Burnett. B. P.

A Classical Arminian Doctrine of Sin: Select Bibliography

, posted by B. P. Burnett

In recent times, Arminianism has been typically caricatured by the Reformed as a form of Semi-Pelagianism. Semi-Pelagians have an optimistic view of fallen human nature: Humans beings retain some moral or spiritual good in them, and they…

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‘The Case for Inclusivism’: An Arminian Response

, posted by

I recently read a 2012 blog post written by Kevin Jackson over at Wesleyan Arminian on The Case for Inclusivism. This blog particularly interests me as a classical Arminian, as I am an Exclusivist, yet Kevin also believes, “All Arminians ought to reject…

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Life of Jacobus Arminius, 1559-1609.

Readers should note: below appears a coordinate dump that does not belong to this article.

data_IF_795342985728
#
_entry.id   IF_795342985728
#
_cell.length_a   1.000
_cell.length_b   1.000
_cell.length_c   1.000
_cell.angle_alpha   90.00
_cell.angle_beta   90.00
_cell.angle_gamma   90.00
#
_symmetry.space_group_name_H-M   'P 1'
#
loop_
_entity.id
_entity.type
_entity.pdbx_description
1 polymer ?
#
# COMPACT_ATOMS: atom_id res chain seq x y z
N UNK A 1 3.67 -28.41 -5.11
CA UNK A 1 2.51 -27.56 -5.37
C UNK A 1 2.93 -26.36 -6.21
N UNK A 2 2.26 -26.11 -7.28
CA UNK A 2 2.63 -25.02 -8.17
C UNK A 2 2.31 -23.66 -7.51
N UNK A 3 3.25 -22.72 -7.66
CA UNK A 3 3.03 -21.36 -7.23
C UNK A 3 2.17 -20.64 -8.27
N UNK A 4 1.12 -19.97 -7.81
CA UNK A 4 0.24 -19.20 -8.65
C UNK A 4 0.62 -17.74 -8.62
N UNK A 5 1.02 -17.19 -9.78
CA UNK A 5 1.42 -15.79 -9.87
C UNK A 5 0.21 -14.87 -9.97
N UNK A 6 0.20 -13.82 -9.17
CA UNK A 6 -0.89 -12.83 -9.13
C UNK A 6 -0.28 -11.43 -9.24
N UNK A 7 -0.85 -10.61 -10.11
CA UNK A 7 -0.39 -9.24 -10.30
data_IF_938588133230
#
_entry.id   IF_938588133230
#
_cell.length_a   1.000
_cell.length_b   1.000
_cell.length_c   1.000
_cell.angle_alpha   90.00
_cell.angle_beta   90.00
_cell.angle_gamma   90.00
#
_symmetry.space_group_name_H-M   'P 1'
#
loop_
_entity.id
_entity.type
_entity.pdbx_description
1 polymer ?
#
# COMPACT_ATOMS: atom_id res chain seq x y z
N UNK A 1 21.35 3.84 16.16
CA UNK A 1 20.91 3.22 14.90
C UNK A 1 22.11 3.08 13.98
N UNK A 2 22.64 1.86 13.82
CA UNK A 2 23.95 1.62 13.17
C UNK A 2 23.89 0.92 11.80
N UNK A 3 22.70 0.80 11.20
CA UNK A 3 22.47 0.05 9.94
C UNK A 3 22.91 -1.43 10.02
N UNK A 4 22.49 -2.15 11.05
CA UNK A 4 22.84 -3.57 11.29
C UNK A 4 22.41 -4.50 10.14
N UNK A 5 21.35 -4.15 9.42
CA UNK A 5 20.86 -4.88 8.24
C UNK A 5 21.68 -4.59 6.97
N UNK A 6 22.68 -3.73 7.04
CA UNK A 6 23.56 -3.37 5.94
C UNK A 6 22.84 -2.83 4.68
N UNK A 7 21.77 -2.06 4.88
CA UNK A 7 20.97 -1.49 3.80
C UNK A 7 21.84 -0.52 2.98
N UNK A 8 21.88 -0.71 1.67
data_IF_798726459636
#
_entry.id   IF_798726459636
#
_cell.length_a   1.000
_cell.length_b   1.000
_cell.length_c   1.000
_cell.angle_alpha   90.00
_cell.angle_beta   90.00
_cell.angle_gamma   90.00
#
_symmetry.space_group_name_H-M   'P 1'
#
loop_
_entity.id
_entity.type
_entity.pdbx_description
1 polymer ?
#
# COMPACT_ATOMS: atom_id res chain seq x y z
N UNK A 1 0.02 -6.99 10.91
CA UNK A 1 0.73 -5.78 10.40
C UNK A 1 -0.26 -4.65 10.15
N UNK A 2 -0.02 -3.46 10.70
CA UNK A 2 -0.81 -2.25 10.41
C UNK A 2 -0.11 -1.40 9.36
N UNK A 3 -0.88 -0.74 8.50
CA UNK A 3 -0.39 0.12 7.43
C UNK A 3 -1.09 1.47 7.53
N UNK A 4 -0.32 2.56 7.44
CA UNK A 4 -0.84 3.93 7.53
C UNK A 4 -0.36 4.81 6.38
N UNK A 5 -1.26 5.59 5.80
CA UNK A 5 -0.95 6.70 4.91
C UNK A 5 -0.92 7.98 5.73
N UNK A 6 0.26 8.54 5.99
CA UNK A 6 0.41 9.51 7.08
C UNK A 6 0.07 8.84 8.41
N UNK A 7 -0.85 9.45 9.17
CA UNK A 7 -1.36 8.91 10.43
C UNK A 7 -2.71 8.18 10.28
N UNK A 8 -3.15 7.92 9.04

, posted by B. P. Burnett

“There lived in Holland a man whom they who did not know could not sufficiently esteem, whom they who did not esteem had never sufficiently known.” (1) Jacobus Arminius, D.D., was born on c. October 10th 1559 (2) in Oudewater, South Holland, to parents Harmen Jacobszoon and Elborch Jacobsdochter. He was named originally James Hermanns (or Hermanson). His father Harmen worked as a wapensmid—a maker of swords, armour and guns—which was an important position in Oudewater due to its military significance leading up to and throughout the Dutch War of Independence of 1568-1648, and his mother Elborch maintained strong family ties which proved important as Arminius’ life progressed. (3)

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Discussing Divine Omnibenevolence

, posted by B. P. Burnett

DIVINE OMNIBENEVOLENCE: 1. Introduction; 2. Argument for Divine Omnibenevolence; 3. Defence of Premises (I): Divine Omnibenevolence; 4. Potential Challenges and Possible Responses; 5. Argument against Divine Omnibenevolence from Divine Malevolence; 6. Defence of Premises (II):…

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